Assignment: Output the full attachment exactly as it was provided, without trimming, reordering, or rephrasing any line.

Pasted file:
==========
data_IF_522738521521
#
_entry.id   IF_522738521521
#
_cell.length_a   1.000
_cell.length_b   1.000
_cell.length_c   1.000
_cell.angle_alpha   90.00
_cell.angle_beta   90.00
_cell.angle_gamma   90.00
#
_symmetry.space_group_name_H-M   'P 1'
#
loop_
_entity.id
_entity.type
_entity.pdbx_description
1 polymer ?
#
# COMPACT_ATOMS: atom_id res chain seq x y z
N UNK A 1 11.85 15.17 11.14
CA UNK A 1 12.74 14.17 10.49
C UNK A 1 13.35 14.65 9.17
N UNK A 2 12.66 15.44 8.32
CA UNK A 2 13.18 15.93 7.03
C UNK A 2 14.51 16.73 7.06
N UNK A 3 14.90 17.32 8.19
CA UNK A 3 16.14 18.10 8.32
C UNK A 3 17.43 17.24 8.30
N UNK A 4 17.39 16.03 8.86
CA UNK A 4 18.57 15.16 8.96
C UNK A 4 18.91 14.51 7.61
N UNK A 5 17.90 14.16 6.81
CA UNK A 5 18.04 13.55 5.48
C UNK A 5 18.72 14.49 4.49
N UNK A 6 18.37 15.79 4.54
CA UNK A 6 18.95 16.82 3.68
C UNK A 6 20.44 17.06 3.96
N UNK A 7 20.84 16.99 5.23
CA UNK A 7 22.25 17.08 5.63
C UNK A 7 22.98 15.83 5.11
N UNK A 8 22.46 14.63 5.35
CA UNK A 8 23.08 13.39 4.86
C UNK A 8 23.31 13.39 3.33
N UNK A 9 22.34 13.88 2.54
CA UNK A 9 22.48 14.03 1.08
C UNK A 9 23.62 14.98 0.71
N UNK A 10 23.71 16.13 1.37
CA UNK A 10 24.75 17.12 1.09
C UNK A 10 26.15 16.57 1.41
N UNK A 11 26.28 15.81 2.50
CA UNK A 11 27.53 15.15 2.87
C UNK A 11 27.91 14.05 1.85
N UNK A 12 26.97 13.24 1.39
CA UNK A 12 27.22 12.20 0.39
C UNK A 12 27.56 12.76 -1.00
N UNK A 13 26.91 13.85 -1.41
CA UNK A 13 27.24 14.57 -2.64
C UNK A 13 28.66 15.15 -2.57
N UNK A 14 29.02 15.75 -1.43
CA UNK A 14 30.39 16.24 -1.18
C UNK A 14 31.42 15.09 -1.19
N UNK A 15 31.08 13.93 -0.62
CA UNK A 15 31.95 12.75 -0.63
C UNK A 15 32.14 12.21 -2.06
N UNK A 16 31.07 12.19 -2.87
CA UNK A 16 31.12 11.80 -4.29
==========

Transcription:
data_IF_522738521521
#
_entry.id   IF_522738521521
#
_cell.length_a   1.000
_cell.length_b   1.000
_cell.length_c   1.000
_cell.angle_alpha   90.00
_cell.angle_beta   90.00
_cell.angle_gamma   90.00
#
_symmetry.space_group_name_H-M   'P 1'
#
loop_
_entity.id
_entity.type
_entity.pdbx_description
1 polymer ?
#
# COMPACT_ATOMS: atom_id res chain seq x y z
N UNK A 1 11.85 15.17 11.14
CA UNK A 1 12.74 14.17 10.49
C UNK A 1 13.35 14.65 9.17
N UNK A 2 12.66 15.44 8.32
CA UNK A 2 13.18 15.93 7.03
C UNK A 2 14.51 16.73 7.06
N UNK A 3 14.90 17.32 8.19
CA UNK A 3 16.14 18.10 8.32
C UNK A 3 17.43 17.24 8.30
N UNK A 4 17.39 16.03 8.86
CA UNK A 4 18.57 15.16 8.96
C UNK A 4 18.91 14.51 7.61
N UNK A 5 17.90 14.16 6.81
CA UNK A 5 18.04 13.55 5.48
C UNK A 5 18.72 14.49 4.49
N UNK A 6 18.37 15.79 4.54
CA UNK A 6 18.95 16.82 3.68
C UNK A 6 20.44 17.06 3.96
N UNK A 7 20.84 16.99 5.23
CA UNK A 7 22.25 17.08 5.63
C UNK A 7 22.98 15.83 5.11
N UNK A 8 22.46 14.63 5.35
CA UNK A 8 23.08 13.39 4.86
C UNK A 8 23.31 13.39 3.33
N UNK A 9 22.34 13.88 2.54
CA UNK A 9 22.48 14.03 1.08
C UNK A 9 23.62 14.98 0.71
N UNK A 10 23.71 16.13 1.37
CA UNK A 10 24.75 17.12 1.09
C UNK A 10 26.15 16.57 1.41
N UNK A 11 26.28 15.81 2.50
CA UNK A 11 27.53 15.15 2.87
C UNK A 11 27.91 14.05 1.85
N UNK A 12 26.97 13.24 1.39
CA UNK A 12 27.22 12.20 0.39
C UNK A 12 27.56 12.76 -1.00
N UNK A 13 26.91 13.85 -1.41
CA UNK A 13 27.24 14.57 -2.64
C UNK A 13 28.66 15.15 -2.57
N UNK A 14 29.02 15.75 -1.43
CA UNK A 14 30.39 16.24 -1.18
C UNK A 14 31.42 15.09 -1.19
N UNK A 15 31.08 13.93 -0.62
CA UNK A 15 31.95 12.75 -0.63
C UNK A 15 32.14 12.21 -2.06
N UNK A 16 31.07 12.19 -2.87
CA UNK A 16 31.12 11.80 -4.29